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A series of sudden, drastic changes to our nation's fiscal policies are slated to take place automatically at the end of this year — what many are calling the "Fiscal Cliff." These automatic budget changes do not effectively address our long-term fiscal challenges, and their immediate implementation could hurt our fragile recovery. But the Fiscal Cliff presents an opportunity for action — instead of allowing our economy to go over the Fiscal Cliff, leaders should seize this opportunity to pass a comprehensive, bipartisan plan to deal with our long-term structural debt.
What exactly are the policy events around the Fiscal Cliff? They include:
While allowing all of these events to occur would indeed significantly reduce the nation's deficits — by 5 percent of GDP in 2013 — going over the Fiscal Cliff is not a good way to reduce our long-term debt burden. It does not meaningfully address the real drivers of our debt, and would hurt the economy — CBO forecasts that immediate tax increases and sharp, sudden spending cuts would push the United States into recession in the first half of 2013. Unemployment could increase by up to a million jobs.2 According to Bloomberg Businessweek,3 business leaders are already delaying hiring and spending in anticipation of an economic slowdown at the end of this year.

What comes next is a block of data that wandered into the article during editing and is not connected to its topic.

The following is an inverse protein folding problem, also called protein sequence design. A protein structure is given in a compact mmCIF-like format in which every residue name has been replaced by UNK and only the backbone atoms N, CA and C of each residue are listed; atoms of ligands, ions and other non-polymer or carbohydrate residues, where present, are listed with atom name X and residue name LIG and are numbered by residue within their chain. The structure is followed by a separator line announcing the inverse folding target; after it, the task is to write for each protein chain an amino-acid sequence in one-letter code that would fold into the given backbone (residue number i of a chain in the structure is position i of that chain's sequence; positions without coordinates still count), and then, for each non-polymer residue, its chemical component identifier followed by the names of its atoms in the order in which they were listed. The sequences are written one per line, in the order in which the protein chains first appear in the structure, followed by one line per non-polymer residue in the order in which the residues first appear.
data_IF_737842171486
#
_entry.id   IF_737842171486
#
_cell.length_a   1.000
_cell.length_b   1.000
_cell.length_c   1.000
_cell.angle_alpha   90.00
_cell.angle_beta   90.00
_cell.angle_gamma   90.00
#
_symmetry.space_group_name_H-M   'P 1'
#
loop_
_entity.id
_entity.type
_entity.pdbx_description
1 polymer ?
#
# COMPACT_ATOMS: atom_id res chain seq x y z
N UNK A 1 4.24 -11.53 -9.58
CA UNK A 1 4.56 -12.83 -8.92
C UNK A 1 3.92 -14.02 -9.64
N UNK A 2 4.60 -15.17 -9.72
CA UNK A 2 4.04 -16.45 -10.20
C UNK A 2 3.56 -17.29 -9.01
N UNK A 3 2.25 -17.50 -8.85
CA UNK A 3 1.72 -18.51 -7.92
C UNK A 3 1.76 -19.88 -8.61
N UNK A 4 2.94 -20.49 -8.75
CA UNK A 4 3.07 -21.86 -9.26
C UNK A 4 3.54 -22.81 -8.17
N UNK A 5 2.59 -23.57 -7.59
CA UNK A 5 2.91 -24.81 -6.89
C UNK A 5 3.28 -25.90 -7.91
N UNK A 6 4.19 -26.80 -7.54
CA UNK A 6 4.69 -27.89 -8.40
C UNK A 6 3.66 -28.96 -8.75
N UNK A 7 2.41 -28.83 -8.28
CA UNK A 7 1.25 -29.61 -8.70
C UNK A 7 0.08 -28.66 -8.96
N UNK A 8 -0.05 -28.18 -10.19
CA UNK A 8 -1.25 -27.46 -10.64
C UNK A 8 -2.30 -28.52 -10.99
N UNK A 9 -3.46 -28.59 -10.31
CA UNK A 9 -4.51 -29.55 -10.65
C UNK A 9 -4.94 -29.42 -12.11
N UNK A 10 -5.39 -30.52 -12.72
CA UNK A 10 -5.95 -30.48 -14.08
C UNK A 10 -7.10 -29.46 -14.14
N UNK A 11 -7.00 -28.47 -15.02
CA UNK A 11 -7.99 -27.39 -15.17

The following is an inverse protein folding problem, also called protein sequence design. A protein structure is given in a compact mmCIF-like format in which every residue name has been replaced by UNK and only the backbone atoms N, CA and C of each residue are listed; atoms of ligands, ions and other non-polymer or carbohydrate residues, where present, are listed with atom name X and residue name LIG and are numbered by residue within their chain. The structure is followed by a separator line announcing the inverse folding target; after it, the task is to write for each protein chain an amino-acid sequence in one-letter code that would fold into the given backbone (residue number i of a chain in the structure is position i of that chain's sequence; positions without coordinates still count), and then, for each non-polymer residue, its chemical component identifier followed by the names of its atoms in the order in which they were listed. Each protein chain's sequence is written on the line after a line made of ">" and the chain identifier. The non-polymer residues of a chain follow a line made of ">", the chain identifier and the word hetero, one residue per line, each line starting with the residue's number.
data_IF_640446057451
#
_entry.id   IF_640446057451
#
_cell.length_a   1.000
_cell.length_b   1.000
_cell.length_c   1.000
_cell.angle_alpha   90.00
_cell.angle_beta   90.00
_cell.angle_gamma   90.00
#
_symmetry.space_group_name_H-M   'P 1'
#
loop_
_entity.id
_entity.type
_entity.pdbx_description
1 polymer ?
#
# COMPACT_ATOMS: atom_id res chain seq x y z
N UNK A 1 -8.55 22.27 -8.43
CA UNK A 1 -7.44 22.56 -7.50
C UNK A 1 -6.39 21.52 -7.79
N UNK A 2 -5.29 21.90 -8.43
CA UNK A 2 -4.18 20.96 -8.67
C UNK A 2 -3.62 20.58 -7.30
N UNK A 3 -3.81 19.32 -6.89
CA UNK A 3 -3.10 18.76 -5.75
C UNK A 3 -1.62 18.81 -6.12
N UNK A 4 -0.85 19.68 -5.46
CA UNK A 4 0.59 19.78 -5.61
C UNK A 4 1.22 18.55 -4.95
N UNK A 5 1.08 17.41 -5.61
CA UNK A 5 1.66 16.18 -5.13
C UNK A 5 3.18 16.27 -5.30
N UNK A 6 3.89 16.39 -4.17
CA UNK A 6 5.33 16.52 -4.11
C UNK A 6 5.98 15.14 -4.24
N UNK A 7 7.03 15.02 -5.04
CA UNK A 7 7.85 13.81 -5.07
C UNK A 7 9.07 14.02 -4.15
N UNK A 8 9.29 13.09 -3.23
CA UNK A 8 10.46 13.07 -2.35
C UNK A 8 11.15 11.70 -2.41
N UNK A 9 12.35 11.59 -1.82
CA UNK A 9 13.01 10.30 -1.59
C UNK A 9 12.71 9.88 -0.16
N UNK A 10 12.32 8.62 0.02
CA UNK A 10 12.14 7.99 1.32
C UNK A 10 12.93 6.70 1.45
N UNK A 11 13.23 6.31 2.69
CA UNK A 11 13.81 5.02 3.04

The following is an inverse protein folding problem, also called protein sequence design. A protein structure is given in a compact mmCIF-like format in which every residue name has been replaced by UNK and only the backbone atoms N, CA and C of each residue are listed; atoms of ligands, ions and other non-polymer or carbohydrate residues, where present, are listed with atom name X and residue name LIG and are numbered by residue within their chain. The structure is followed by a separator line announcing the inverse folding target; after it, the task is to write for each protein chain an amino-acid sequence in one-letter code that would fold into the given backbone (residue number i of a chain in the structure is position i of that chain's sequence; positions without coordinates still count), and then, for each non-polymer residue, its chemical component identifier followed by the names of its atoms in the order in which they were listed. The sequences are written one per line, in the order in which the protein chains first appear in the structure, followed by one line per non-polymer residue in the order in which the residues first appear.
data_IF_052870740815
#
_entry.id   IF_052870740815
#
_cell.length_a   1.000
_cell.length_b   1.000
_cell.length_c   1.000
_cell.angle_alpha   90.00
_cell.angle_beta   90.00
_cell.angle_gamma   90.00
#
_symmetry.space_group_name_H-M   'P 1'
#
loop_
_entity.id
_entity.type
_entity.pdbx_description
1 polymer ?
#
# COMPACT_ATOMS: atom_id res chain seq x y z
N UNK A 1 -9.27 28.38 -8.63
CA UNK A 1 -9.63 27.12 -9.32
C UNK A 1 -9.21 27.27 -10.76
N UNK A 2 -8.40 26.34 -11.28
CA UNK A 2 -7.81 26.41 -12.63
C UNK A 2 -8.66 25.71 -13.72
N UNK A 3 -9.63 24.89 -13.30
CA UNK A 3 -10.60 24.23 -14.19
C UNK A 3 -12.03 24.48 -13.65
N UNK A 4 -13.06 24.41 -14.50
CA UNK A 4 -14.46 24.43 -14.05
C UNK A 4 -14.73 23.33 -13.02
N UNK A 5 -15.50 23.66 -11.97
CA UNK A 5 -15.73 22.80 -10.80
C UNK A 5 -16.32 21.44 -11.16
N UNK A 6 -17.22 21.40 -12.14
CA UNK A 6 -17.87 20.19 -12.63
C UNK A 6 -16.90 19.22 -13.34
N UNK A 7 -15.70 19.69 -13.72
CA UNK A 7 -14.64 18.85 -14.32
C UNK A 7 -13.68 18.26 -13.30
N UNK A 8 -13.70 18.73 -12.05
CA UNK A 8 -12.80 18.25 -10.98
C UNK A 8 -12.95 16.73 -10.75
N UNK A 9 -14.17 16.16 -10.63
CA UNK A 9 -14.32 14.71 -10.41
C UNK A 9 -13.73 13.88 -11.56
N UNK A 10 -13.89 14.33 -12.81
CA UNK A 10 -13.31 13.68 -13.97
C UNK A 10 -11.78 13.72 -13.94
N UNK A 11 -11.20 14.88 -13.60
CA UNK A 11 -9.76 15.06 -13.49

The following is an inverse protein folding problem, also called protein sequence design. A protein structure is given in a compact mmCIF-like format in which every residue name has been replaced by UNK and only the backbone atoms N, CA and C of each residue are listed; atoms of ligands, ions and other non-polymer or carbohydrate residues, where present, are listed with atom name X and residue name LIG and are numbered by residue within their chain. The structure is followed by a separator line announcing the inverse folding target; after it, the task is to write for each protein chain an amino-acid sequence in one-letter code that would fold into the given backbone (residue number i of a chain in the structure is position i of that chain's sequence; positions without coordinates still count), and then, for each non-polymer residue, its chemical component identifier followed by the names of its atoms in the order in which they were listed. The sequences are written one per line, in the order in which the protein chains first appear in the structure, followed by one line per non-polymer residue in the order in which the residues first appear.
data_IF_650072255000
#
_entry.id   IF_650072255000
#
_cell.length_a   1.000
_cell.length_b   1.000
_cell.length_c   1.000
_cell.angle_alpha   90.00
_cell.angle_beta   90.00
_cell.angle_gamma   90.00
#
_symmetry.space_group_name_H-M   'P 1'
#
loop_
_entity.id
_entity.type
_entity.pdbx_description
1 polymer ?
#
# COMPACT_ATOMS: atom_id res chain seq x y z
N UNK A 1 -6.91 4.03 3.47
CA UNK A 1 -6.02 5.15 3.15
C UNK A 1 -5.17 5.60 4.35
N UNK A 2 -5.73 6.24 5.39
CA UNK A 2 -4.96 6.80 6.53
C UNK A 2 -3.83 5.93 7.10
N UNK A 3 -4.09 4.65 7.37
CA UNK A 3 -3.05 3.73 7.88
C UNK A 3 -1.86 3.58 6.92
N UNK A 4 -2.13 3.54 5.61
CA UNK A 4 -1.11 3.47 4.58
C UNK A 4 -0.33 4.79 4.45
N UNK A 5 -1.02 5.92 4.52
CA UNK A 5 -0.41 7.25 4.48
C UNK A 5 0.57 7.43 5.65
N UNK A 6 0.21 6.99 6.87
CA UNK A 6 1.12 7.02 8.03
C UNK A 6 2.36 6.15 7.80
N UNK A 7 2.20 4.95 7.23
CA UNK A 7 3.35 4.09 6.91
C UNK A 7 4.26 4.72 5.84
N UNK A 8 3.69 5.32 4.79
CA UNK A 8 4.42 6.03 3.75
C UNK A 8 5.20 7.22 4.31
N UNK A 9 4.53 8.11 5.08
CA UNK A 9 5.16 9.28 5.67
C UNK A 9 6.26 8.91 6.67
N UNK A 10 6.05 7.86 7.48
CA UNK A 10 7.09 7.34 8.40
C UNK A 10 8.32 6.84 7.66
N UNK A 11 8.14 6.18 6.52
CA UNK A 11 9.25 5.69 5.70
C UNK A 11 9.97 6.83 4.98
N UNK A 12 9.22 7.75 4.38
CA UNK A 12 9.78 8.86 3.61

Washington must not avoid the tough fiscal policy decisions. Instead, policymakers should use this opportunity to fix our fiscal policy for the long term. We need a plan that will provide clarity and actually help our economy — a comprehensive plan to reduce long-term deficits that can be implemented gradually and steadily. That kind of confidence-building measure would aid our economy today and put us on the path to long-term fiscal health for the future.
Now it's up to both parties to demonstrate the leadership to get us there.